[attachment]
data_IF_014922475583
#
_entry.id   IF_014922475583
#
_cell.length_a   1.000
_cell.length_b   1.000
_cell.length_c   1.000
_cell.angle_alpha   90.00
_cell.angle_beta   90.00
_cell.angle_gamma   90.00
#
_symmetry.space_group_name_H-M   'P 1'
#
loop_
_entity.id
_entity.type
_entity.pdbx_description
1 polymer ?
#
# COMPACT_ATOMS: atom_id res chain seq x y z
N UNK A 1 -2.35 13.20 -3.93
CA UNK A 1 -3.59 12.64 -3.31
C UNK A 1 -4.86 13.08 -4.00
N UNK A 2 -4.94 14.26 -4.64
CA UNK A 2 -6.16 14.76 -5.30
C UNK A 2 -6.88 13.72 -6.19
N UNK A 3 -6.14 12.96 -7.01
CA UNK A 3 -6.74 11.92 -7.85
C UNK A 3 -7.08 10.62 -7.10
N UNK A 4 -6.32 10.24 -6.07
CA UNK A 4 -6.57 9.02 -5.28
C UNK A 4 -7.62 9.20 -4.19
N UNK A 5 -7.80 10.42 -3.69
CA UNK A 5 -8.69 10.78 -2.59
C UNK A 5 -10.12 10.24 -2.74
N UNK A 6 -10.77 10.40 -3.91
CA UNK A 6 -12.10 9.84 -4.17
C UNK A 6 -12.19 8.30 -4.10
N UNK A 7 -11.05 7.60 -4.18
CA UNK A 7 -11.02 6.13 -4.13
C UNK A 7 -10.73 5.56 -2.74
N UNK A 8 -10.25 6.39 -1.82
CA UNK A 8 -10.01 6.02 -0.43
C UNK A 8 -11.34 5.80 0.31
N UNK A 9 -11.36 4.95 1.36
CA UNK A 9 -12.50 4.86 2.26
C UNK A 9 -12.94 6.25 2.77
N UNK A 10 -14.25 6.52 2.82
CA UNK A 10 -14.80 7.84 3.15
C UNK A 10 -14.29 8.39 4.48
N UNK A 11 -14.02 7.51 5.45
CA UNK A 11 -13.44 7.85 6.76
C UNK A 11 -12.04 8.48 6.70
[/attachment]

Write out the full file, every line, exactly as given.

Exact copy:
data_IF_014922475583
#
_entry.id   IF_014922475583
#
_cell.length_a   1.000
_cell.length_b   1.000
_cell.length_c   1.000
_cell.angle_alpha   90.00
_cell.angle_beta   90.00
_cell.angle_gamma   90.00
#
_symmetry.space_group_name_H-M   'P 1'
#
loop_
_entity.id
_entity.type
_entity.pdbx_description
1 polymer ?
#
# COMPACT_ATOMS: atom_id res chain seq x y z
N UNK A 1 -2.35 13.20 -3.93
CA UNK A 1 -3.59 12.64 -3.31
C UNK A 1 -4.86 13.08 -4.00
N UNK A 2 -4.94 14.26 -4.64
CA UNK A 2 -6.16 14.76 -5.30
C UNK A 2 -6.88 13.72 -6.19
N UNK A 3 -6.14 12.96 -7.01
CA UNK A 3 -6.74 11.92 -7.85
C UNK A 3 -7.08 10.62 -7.10
N UNK A 4 -6.32 10.24 -6.07
CA UNK A 4 -6.57 9.02 -5.28
C UNK A 4 -7.62 9.20 -4.19
N UNK A 5 -7.80 10.42 -3.69
CA UNK A 5 -8.69 10.78 -2.59
C UNK A 5 -10.12 10.24 -2.74
N UNK A 6 -10.77 10.40 -3.91
CA UNK A 6 -12.10 9.84 -4.17
C UNK A 6 -12.19 8.30 -4.10
N UNK A 7 -11.05 7.60 -4.18
CA UNK A 7 -11.02 6.13 -4.13
C UNK A 7 -10.73 5.56 -2.74
N UNK A 8 -10.25 6.39 -1.82
CA UNK A 8 -10.01 6.02 -0.43
C UNK A 8 -11.34 5.80 0.31
N UNK A 9 -11.36 4.95 1.36
CA UNK A 9 -12.50 4.86 2.26
C UNK A 9 -12.94 6.25 2.77
N UNK A 10 -14.25 6.52 2.82
CA UNK A 10 -14.80 7.84 3.15
C UNK A 10 -14.29 8.39 4.48
N UNK A 11 -14.02 7.51 5.45
CA UNK A 11 -13.44 7.85 6.76
C UNK A 11 -12.04 8.48 6.70